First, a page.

Backeberg G.R.,Water Research Commission
Irrigation and Drainage | Year: 2013

Technical activities of the International Commission on Irrigation and Drainage (ICID) are organised under four Strategy Themes of 'Basin', 'Systems', 'On-farm' and 'Knowledge'. On request of ICID, an appraisal of gaps, vision and future direction of the Strategy Theme 'Systems' was undertaken as a basis for discussion. For this purpose, definitions of key terms are provided to correctly place Strategy Themes within the Water System, which enables an outward focus on farmers and consumers that should be served by experts. Assessment of Work Bodies allocated under this specific Strategy Theme shows that overall, the performance does not fully support in achieving the mission of ICID. It is advisable that the allocation must be reconsidered within the conceptual framework of Complex Adaptive Systems. Effective operations must ensure adherence to the mandate, work plan, activities and reporting by participating members representing various National Committees. Proposals are made for the conclusion of activities of existing Work Bodies and for the establishment of new Work Bodies, with priority attention to irrigation and drainage water management within a renamed Strategy Theme 'Schemes'. The incentives for participation in Work Bodies by ICID member countries are emphasized and the future strategic direction with action plans for the next three years is recommended. © 2013 John Wiley & Sons, Ltd. Source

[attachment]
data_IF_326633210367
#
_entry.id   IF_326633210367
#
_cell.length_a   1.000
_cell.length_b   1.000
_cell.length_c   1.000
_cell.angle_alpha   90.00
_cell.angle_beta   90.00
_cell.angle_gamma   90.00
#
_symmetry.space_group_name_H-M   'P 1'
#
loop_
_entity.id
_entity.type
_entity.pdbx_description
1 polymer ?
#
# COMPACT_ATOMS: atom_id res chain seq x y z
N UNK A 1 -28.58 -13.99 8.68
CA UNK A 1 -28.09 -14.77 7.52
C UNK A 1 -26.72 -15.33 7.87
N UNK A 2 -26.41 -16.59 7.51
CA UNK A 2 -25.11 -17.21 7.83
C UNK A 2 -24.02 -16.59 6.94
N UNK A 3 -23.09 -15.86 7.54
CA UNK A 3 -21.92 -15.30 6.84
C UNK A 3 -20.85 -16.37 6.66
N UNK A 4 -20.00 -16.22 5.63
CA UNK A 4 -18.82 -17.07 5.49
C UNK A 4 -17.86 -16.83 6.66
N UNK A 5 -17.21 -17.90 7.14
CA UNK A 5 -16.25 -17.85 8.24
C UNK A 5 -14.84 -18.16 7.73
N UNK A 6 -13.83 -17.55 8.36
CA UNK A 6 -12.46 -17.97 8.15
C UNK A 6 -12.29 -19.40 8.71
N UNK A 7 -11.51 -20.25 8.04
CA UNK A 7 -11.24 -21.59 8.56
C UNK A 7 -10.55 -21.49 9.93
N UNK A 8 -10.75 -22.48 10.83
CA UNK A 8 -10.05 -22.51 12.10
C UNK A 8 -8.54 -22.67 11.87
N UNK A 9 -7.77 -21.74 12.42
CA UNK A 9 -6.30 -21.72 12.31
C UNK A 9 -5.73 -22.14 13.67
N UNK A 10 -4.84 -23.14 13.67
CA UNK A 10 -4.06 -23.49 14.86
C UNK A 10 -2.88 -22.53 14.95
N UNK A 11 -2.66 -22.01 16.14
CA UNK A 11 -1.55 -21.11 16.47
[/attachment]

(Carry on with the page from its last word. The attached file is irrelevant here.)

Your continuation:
Grant
Agency: Cordis | Branch: H2020 | Program: ERA-NET-Cofund | Phase: WATER-3-2014 | Award Amount: 18.67M | Year: 2015

Water is a critical resource for the European society. Beside its main life function, freshwater also provides many other functions essential to our economy. Water challenges cannot be successfully tackled through the isolated effort of individual national research and innovation programmes. This ERA-NET cofund proposal is submitted in the name of the Joint Programming Initiative Water Challenges for a Changing World, and aims at contributing to tackle European water challenges through the development of transnational and trans-disciplinary research and innovation actions. WaterWorks2014 addresses the specific challenge of integrating the efforts and Strategic Agendas of many European Water Research and Innovation funding organizations. This ERA-NET cofund will implement a Call for proposals on research and innovation developing technological solutions and services to support the implementation of EU water policy, in particular for water distribution and measurement, waste water treatment and reuse, desalination, floods and droughts etc. This Call for proposals will be funded by 18 organizations from 16 countries, and will have a total budget of 15.2 million Euro. This total budget includes a cofund from the European Commission amounting to 5.0 million Euro. WaterWorks2014 will also perform additional activities contributing to Water JPI Strategy and Implementation. Activities contributing to strategy include the development of new versions of the Water JPI Strategic Agenda and the Implementation Plan. Activities contributing to implementation include sharing good practices on Water research and innovation funding and management, exploratory workshops, alignment of on-going projects and the monitoring and final evaluation of Calls without cofunding. WaterWorks2014 will benefit researchers, policy-makers, water authorities, utility operators, industry, farmers, and citizens by developing new solutions to water challenges.